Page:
Gist also wrote that Siegler influenced post-trial maneuvers by telling police and officials within the DA’s Office not to disclose public records if they were requested. The findings also state that Siegler continued to pull strings even after leaving the DA’s Office in 2008, after 21 years, by getting an alleged witness who approached DeGuerin after the trial to change his story.
In that situation, Daniel Glasscock gave DeGuerin a sworn statement that he overheard another man implicate himself in the murder. Glasscock passed a polygraph administered by the DA’s Office and also gave the same story to a DA’s investigator.
But Siegler “asked” a Harris County Sheriff’s deputy — who was involved with the trial investigation — to contact Glassock and another witness “before they could be contacted by the Special Prosecutor [in the habeas investigation] or current members of the District Attorney’s Office. The Deputy did so and afterwards, their stories were significantly different than the original version,” according to the finding.
“In substance, Glasscock repudiated the most important details to the extent that his future credibility as a witness is significantly impaired,” Gist wrote.
Houston attorney Paul Looney, who worked on Temple’s case before DeGuerin took over, told theHouston Press that Siegler’s ultimate goal was to use the case as leverage to get her own TV reality series — an idea she had unsuccessfully pitched once before.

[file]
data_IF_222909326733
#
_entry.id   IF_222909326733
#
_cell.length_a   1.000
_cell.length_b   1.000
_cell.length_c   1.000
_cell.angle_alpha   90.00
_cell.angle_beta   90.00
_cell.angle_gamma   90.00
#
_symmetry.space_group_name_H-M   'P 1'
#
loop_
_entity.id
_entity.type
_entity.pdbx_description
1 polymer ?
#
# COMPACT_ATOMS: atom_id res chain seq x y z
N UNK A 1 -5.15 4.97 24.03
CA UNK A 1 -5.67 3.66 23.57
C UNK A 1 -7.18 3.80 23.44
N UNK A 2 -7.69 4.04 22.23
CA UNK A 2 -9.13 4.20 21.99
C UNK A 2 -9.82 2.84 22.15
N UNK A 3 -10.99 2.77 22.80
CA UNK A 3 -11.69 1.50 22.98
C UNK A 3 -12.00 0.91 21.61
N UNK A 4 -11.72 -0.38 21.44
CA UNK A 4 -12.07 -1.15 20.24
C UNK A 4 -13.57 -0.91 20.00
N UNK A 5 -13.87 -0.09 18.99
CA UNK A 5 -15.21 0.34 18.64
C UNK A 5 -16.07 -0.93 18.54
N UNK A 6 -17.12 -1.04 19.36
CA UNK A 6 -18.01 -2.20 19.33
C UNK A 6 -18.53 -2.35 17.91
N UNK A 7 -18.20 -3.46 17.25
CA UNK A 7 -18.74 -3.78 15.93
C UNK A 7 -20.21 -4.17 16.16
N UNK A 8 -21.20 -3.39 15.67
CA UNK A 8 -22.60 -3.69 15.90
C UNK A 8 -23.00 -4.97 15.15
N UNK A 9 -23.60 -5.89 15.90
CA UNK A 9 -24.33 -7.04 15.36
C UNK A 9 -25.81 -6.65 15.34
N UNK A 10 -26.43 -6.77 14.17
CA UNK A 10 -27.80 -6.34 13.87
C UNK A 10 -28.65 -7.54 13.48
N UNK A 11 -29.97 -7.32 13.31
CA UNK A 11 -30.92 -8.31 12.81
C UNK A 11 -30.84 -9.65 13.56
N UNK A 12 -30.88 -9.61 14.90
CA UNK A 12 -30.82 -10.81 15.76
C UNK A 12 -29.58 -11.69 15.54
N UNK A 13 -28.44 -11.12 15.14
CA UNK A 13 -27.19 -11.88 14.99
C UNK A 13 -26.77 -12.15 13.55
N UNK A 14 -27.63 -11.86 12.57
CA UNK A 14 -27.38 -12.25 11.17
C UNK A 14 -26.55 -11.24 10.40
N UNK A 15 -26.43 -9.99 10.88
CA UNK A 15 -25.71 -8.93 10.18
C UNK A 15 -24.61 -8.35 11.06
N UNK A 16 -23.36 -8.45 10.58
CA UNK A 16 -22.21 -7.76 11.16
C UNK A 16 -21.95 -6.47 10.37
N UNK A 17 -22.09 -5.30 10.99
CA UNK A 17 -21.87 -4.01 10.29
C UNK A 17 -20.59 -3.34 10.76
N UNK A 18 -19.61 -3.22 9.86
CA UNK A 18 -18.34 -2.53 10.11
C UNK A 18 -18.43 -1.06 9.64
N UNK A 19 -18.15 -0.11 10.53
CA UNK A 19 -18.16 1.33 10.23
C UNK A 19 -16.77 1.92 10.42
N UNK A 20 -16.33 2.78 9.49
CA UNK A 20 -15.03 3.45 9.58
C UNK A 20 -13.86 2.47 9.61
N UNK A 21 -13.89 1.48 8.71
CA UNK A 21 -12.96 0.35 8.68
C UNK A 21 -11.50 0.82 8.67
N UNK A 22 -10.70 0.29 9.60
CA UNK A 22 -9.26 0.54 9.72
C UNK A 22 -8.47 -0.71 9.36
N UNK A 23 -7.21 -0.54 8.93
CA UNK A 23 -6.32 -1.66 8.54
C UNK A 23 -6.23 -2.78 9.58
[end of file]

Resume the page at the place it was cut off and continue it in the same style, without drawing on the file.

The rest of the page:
Siegler then asked to take over the Temple case, which had been languishing for years because the original grand jury chose not to indict.
“This was her opportunity to enhance her resume to the point where she would get her TV show,” Looney said. “It worked, she got the show (“Cold Justice” on TNT). But boy, at what a price. At the price of David Temple’s life, at the price of an entire family’s reputation, and at the price of her own integrity.”
As for Siegler’s impression of exculpatory evidence, Looney said, “If Kelly’s bizarre interpretation of that rule were ever to be the law, then all a prosecutor would ever have to do to keep any witness statement away from the defense is say, ‘Well, I didn’t believe it, so I didn’t give it to the defense.’ That’s never been the law, it would totally eliminate law, but she just boldly stated it — and the only thing I can figure is she’s trying to find some arguable basis to try to defend her law license from the ultimate scrutiny of the State Bar of Texas, which undoubtedly is going to happen over this case.”
But Looney alleged that Siegler not only violated professional ethical standards, but that she committed a felony by obstructing justice.
“If Kelly Siegler’s a lawyer in five years, I’ll be shocked,” Looney said. “And if she’s not a felon in five years, it’ll be because [District Attorney] Devon Anderson decided to protect her own friend.”
Pulitzer Prize winning journalist Lisa Falkenberg hits the nail on the head with her column: Judge is Right: Prosecutor Didn’t Live Up to Her Duty
The prosecutor’s duty is to seek justice, not win at all costs. Her “ego” wouldn’t let her lose this cold case. Cited twice now, once by the appellate court and now by the habeas judge, Kelly’s conduct is egregious and intentional as she hid evidence, failed to disclose evidence, and lied to the court about the evidence.